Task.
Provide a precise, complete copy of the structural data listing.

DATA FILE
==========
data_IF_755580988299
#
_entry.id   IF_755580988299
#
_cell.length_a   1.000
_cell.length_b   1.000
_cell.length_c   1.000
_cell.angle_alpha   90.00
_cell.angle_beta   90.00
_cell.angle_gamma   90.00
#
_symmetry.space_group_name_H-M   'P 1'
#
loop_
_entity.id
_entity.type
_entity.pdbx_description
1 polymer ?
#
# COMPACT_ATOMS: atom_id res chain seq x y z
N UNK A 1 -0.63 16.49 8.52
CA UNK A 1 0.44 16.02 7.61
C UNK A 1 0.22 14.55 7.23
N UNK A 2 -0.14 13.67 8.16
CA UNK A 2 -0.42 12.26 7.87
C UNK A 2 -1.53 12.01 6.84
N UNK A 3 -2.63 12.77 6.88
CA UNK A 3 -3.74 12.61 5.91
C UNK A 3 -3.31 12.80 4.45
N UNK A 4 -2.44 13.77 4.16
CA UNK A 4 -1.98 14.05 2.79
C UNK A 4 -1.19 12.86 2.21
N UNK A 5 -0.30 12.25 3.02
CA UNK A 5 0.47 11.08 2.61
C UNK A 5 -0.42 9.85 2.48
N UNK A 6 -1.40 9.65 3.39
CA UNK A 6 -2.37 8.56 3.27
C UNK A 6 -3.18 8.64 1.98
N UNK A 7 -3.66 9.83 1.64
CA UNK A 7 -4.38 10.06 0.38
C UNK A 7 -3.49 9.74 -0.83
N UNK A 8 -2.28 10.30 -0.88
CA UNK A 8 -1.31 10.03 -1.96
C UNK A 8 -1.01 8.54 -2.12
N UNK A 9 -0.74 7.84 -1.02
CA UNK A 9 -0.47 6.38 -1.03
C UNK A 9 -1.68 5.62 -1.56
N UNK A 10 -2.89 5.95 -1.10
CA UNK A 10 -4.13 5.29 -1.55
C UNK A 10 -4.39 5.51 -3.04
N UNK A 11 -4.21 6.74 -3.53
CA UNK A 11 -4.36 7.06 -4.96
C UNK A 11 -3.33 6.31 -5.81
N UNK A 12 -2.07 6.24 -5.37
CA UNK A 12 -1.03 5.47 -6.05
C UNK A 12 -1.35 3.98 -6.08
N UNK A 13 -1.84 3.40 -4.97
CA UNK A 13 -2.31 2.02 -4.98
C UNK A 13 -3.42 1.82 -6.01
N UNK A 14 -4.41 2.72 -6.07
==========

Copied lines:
data_IF_755580988299
#
_entry.id   IF_755580988299
#
_cell.length_a   1.000
_cell.length_b   1.000
_cell.length_c   1.000
_cell.angle_alpha   90.00
_cell.angle_beta   90.00
_cell.angle_gamma   90.00
#
_symmetry.space_group_name_H-M   'P 1'
#
loop_
_entity.id
_entity.type
_entity.pdbx_description
1 polymer ?
#
# COMPACT_ATOMS: atom_id res chain seq x y z
N UNK A 1 -0.63 16.49 8.52
CA UNK A 1 0.44 16.02 7.61
C UNK A 1 0.22 14.55 7.23
N UNK A 2 -0.14 13.67 8.16
CA UNK A 2 -0.42 12.26 7.87
C UNK A 2 -1.53 12.01 6.84
N UNK A 3 -2.63 12.77 6.88
CA UNK A 3 -3.74 12.61 5.91
C UNK A 3 -3.31 12.80 4.45
N UNK A 4 -2.44 13.77 4.16
CA UNK A 4 -1.98 14.05 2.79
C UNK A 4 -1.19 12.86 2.21
N UNK A 5 -0.30 12.25 3.02
CA UNK A 5 0.47 11.08 2.61
C UNK A 5 -0.42 9.85 2.48
N UNK A 6 -1.40 9.65 3.39
CA UNK A 6 -2.37 8.56 3.27
C UNK A 6 -3.18 8.64 1.98
N UNK A 7 -3.66 9.83 1.64
CA UNK A 7 -4.38 10.06 0.38
C UNK A 7 -3.49 9.74 -0.83
N UNK A 8 -2.28 10.30 -0.88
CA UNK A 8 -1.31 10.03 -1.96
C UNK A 8 -1.01 8.54 -2.12
N UNK A 9 -0.74 7.84 -1.02
CA UNK A 9 -0.47 6.38 -1.03
C UNK A 9 -1.68 5.62 -1.56
N UNK A 10 -2.89 5.95 -1.10
CA UNK A 10 -4.13 5.29 -1.55
C UNK A 10 -4.39 5.51 -3.04
N UNK A 11 -4.21 6.74 -3.53
CA UNK A 11 -4.36 7.06 -4.96
C UNK A 11 -3.33 6.31 -5.81
N UNK A 12 -2.07 6.24 -5.37
CA UNK A 12 -1.03 5.47 -6.05
C UNK A 12 -1.35 3.98 -6.08
N UNK A 13 -1.84 3.40 -4.97
CA UNK A 13 -2.31 2.02 -4.98
C UNK A 13 -3.42 1.82 -6.01
N UNK A 14 -4.41 2.72 -6.07